Enid's unique Cultural Heritage
is evident today throughout our community.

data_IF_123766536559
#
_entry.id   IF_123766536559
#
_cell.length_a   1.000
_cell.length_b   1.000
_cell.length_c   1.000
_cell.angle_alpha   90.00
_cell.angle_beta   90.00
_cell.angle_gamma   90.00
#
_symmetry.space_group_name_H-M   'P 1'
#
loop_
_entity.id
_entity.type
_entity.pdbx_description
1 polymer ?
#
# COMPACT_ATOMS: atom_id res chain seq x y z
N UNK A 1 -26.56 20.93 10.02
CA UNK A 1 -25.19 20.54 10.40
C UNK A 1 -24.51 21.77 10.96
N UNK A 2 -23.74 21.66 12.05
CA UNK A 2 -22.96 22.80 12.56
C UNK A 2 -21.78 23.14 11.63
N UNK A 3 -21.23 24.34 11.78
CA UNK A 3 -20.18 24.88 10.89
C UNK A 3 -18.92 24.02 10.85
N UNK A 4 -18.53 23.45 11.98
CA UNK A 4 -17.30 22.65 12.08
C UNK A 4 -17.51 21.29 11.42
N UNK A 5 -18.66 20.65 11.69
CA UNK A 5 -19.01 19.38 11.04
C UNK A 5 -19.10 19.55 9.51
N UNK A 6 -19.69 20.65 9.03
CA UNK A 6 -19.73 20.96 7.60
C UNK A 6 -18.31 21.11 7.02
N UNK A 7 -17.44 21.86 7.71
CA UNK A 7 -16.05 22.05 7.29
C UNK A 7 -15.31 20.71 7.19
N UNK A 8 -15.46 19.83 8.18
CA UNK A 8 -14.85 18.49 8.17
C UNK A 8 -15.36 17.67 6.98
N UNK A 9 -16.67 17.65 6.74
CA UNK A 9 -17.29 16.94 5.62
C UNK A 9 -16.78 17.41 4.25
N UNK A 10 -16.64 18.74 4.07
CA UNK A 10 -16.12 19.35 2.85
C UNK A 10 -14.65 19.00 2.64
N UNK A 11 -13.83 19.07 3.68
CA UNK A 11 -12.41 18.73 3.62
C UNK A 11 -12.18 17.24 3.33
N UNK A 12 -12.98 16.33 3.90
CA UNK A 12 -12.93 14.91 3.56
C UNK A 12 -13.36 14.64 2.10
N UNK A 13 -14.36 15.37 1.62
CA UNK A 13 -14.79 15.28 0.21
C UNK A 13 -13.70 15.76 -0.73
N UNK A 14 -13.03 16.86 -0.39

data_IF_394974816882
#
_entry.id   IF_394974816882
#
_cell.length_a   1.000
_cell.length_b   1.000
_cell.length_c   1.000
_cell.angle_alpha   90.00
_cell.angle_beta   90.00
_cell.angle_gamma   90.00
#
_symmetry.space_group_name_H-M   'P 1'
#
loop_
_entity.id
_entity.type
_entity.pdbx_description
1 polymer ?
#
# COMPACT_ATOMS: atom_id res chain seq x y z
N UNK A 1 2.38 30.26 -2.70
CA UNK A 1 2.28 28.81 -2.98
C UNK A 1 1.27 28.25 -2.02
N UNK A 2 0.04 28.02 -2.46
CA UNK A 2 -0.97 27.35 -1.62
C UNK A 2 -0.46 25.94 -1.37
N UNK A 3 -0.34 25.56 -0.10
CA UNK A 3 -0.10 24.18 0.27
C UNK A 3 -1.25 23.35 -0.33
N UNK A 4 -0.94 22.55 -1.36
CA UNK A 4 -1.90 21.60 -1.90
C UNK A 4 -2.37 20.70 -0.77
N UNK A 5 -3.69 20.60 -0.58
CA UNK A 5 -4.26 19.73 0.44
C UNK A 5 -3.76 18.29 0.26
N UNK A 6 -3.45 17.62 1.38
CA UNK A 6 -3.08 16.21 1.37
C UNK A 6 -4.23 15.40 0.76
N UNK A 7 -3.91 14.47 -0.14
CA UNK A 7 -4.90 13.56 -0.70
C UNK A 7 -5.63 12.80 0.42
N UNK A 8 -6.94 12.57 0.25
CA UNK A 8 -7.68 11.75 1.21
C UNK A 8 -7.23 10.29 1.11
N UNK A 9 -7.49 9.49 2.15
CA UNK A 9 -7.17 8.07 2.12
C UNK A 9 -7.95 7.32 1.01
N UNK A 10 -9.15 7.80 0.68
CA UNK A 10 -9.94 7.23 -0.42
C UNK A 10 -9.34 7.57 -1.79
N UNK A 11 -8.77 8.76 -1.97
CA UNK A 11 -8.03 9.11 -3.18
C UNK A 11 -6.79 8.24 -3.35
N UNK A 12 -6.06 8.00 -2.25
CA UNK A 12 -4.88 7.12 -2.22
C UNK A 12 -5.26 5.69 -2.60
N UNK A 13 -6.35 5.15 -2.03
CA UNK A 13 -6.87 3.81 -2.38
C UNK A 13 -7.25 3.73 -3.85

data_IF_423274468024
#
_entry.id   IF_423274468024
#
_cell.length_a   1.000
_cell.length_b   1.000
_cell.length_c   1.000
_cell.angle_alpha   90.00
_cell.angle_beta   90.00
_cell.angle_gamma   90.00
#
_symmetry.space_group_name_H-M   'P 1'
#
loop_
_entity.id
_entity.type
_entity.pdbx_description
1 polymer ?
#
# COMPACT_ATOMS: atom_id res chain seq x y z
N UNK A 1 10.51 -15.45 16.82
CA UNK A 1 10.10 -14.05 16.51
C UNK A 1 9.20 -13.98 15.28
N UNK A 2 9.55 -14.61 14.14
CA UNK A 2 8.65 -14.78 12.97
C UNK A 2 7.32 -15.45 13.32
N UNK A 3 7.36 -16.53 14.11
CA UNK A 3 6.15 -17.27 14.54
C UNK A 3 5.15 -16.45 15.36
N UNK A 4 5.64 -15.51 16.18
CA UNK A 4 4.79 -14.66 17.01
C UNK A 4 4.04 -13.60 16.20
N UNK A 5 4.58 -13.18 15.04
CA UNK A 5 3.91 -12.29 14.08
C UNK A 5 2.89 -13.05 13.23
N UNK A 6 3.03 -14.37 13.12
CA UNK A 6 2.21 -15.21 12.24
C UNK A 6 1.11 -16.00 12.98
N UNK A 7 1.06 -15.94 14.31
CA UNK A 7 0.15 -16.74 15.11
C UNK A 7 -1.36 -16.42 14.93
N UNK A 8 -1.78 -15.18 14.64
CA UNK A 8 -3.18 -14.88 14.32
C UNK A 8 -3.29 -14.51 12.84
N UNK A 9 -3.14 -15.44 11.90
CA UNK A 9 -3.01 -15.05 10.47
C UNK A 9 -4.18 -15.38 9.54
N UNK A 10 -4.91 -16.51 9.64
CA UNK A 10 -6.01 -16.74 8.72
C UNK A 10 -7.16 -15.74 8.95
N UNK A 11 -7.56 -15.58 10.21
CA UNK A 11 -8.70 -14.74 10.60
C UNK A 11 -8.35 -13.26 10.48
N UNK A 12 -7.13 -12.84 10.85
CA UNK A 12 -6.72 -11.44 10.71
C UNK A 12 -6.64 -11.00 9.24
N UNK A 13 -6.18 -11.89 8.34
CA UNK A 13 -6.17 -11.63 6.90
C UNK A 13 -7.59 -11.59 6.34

Enid was one of four land office sites for the largest Land Run in the United States and the largest event of its kind in the world. It went from zero to 10,000 people on that hot, dusty day Sept. 16, 1893. Today’s Enid still displays many of the traits carried by those early pioneers, and our unique history is evident throughout our city. The Cherokee Strip Regional Heritage Center was voted the Best New Attraction in Oklahoma in 2012, telling the story of the Great Land Run of 1893 and how Enid has developed since. It also houses the original Enid Land Run office, the last remaining office from any of the U.S. Land Runs. The original Chisholm Trail passed right through what is now Enid in the 1860s and 1870s. Enid currently has 21 listings on the National Register of Historic Places, and check out our claim that Lincoln assassin John Wilkes Booth escaped from the barn in Virginia and died 37 years later in Enid.